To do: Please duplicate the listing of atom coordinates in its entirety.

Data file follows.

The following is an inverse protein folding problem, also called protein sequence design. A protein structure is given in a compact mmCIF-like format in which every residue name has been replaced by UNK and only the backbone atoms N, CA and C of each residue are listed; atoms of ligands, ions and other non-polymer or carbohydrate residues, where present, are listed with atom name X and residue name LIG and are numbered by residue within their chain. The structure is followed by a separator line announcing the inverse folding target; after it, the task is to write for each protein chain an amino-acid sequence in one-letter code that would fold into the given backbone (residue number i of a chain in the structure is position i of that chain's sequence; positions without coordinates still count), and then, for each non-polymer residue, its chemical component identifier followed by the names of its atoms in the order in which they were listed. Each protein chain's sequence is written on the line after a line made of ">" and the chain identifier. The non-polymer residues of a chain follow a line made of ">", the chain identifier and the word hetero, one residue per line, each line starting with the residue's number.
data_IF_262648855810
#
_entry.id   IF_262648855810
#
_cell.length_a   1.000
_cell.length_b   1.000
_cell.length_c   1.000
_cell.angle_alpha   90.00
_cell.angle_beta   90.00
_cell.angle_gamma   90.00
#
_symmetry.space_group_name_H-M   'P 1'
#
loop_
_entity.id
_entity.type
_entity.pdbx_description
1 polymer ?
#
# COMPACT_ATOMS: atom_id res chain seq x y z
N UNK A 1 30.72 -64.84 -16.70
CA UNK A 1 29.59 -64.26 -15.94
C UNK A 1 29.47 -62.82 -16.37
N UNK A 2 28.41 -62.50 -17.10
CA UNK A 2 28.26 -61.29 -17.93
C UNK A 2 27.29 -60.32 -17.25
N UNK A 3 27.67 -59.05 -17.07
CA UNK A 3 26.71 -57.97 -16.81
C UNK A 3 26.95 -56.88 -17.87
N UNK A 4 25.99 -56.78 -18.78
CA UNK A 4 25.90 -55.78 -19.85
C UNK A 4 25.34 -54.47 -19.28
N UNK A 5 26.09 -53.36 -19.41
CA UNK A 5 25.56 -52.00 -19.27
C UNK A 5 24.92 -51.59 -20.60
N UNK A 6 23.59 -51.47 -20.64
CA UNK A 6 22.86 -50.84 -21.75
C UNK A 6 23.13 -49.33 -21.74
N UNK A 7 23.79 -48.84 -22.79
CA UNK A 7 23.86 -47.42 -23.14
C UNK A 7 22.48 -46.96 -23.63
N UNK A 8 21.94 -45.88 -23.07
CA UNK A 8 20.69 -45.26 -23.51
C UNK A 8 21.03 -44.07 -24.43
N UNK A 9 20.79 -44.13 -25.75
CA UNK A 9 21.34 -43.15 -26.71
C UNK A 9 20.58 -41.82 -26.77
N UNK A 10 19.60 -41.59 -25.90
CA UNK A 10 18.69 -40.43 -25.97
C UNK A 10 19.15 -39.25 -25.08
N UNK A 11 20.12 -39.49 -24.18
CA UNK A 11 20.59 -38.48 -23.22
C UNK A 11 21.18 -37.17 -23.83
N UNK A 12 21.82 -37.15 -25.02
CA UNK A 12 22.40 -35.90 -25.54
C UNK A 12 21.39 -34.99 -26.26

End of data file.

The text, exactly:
The following is an inverse protein folding problem, also called protein sequence design. A protein structure is given in a compact mmCIF-like format in which every residue name has been replaced by UNK and only the backbone atoms N, CA and C of each residue are listed; atoms of ligands, ions and other non-polymer or carbohydrate residues, where present, are listed with atom name X and residue name LIG and are numbered by residue within their chain. The structure is followed by a separator line announcing the inverse folding target; after it, the task is to write for each protein chain an amino-acid sequence in one-letter code that would fold into the given backbone (residue number i of a chain in the structure is position i of that chain's sequence; positions without coordinates still count), and then, for each non-polymer residue, its chemical component identifier followed by the names of its atoms in the order in which they were listed. Each protein chain's sequence is written on the line after a line made of ">" and the chain identifier. The non-polymer residues of a chain follow a line made of ">", the chain identifier and the word hetero, one residue per line, each line starting with the residue's number.
data_IF_262648855810
#
_entry.id   IF_262648855810
#
_cell.length_a   1.000
_cell.length_b   1.000
_cell.length_c   1.000
_cell.angle_alpha   90.00
_cell.angle_beta   90.00
_cell.angle_gamma   90.00
#
_symmetry.space_group_name_H-M   'P 1'
#
loop_
_entity.id
_entity.type
_entity.pdbx_description
1 polymer ?
#
# COMPACT_ATOMS: atom_id res chain seq x y z
N UNK A 1 30.72 -64.84 -16.70
CA UNK A 1 29.59 -64.26 -15.94
C UNK A 1 29.47 -62.82 -16.37
N UNK A 2 28.41 -62.50 -17.10
CA UNK A 2 28.26 -61.29 -17.93
C UNK A 2 27.29 -60.32 -17.25
N UNK A 3 27.67 -59.05 -17.07
CA UNK A 3 26.71 -57.97 -16.81
C UNK A 3 26.95 -56.88 -17.87
N UNK A 4 25.99 -56.78 -18.78
CA UNK A 4 25.90 -55.78 -19.85
C UNK A 4 25.34 -54.47 -19.28
N UNK A 5 26.09 -53.36 -19.41
CA UNK A 5 25.56 -52.00 -19.27
C UNK A 5 24.92 -51.59 -20.60
N UNK A 6 23.59 -51.47 -20.64
CA UNK A 6 22.86 -50.84 -21.75
C UNK A 6 23.13 -49.33 -21.74
N UNK A 7 23.79 -48.84 -22.79
CA UNK A 7 23.86 -47.42 -23.14
C UNK A 7 22.48 -46.96 -23.63
N UNK A 8 21.94 -45.88 -23.07
CA UNK A 8 20.69 -45.26 -23.51
C UNK A 8 21.03 -44.07 -24.43
N UNK A 9 20.79 -44.13 -25.75
CA UNK A 9 21.34 -43.15 -26.71
C UNK A 9 20.58 -41.82 -26.77
N UNK A 10 19.60 -41.59 -25.90
CA UNK A 10 18.69 -40.43 -25.97
C UNK A 10 19.15 -39.25 -25.08
N UNK A 11 20.12 -39.49 -24.18
CA UNK A 11 20.59 -38.48 -23.22
C UNK A 11 21.18 -37.17 -23.83
N UNK A 12 21.82 -37.15 -25.02
CA UNK A 12 22.40 -35.90 -25.54
C UNK A 12 21.39 -34.99 -26.26